The rise of fast-casual dining and NIL activations 

With restaurants accounting for 5% of national NIL brand spend, multiple fast-casual restaurants are partnering with student-athletes to spread the word about store openings and new meal options. 

Let’s explore five fast-casual restaurants activating with student-athletes to gain brand exposure and increase traffic for key events. 


Three college students founded sweetgreen in 2006 after being disappointed by the healthy food options on campus. It’s only fitting that the salad chain, now in nearly 20 states, is including student-athletes in its marketing plans. 

Last October, sweetgreen entered into NIL deals withTexas Christian University athletes to promote the new store opening near campus. Athletes posted about the grand opening on Instagram, sharing how people could attend a pre-opening tasting event in honor of the store’s debut. 

With new stores opening earlier this year near the campuses of the University of Michigan and University of Minnesota, sweetgreen sent deals to student-athletes to promote the store openings. 

With healthier food options flocking to college towns, student-athletes promoting sweetgreen is a smart partnership. 


With over 240 locations, Smashburger has quickly become a popular restaurant amongst burger fans. Smashburger partnered with several athletes to promote the new Double Classic Smash and Double Bacon Smash menu offerings. 

Slim Chickens 

Founded in Fayetteville, Arkansas in 2003, Slim Chickens stuck to its roots and signed NIL deals with five University of Arkansas student-athletes. Dubbed the Student-Athlete Council, the athletes will be acting as Slim Chickens spokespersons in the community through community projects, campus events and charitable events at the stores. 

Arkansas football player Bumper Pool, the Student Athlete Council Chairman, said the partnership was a “no-brainer” in a news release announcing the partnership. 

“This is a new and different way to be involved in the Fayetteville community, and I can’t wait to make Slimthusiasts out of more students at Arkansas,” he added. 


NIL isn’t just for big brands and business.  

Muchachos, a local restaurant and food truck in Lincoln, Nebraska, is proof that NIL is for every athlete and every business. Owner Nick Maestas saw the NIL rule change as an avenue to support student-athletes in his community and get some exposure.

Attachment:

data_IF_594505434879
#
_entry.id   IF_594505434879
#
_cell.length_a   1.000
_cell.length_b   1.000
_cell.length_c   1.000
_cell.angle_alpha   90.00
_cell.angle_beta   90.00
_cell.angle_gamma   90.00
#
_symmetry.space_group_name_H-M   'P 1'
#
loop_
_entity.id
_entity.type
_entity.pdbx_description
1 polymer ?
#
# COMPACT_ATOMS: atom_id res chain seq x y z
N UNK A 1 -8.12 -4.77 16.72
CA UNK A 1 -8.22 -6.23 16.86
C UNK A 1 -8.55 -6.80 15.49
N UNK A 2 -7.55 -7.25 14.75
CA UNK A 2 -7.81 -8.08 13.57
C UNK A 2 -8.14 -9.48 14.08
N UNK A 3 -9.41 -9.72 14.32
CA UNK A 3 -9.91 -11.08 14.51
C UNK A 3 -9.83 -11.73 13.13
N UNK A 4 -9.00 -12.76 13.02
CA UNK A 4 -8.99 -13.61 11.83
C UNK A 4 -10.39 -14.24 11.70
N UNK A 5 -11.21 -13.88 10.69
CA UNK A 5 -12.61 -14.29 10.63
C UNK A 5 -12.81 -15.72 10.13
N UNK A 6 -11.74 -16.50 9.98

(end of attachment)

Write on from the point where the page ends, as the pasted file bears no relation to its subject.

“Opendorse helping small businesses like Muchachos partner with local student-athletes is changing the game. Not only do we get some of the best athletes to rep our brand, we get to fill their pockets with cash and their bellies with smoked meats! We see this as a partnership that’s mutually beneficial to both parties: We want them to make bank and we want to sell a stadium full of Hatch Mac Burritos. At the end of the day, it’s about getting student-athletes well-deserved compensation for their NIL.” –Nick Maestas 

First signing deals with Volleyball setter Nicklin Hames and then huskers long snapper cade Mueller, Maestas then partnered with the entire Huskers offensive line. 

There were over 600,000 combined Twitter impressions and 64,517 engagements from Huskers student-athletes, over 23x larger than their combined audience.  

Muchachos sales saw a 104% increase week-over-week after the Nebraska press conference announcing the partnership. 


Chipotle was quick to jump into the NIL scene in 2021 when the burrito behemoth signed deals with University of Connecticut women’s basketball player Azzi Fudd and University of Georgia softball player Jaiden Fields. The first two student-athletes the fast-casual Mexican restaurant partnered with promoted the “Real Food for Real Athletes” platform. 

Last September, Ohio State running back TreVeyon Henderson starred in a Chipotle commercial. Henderson and the Buckeye’s starting offensive line received NIL deals as part of the partnership.  



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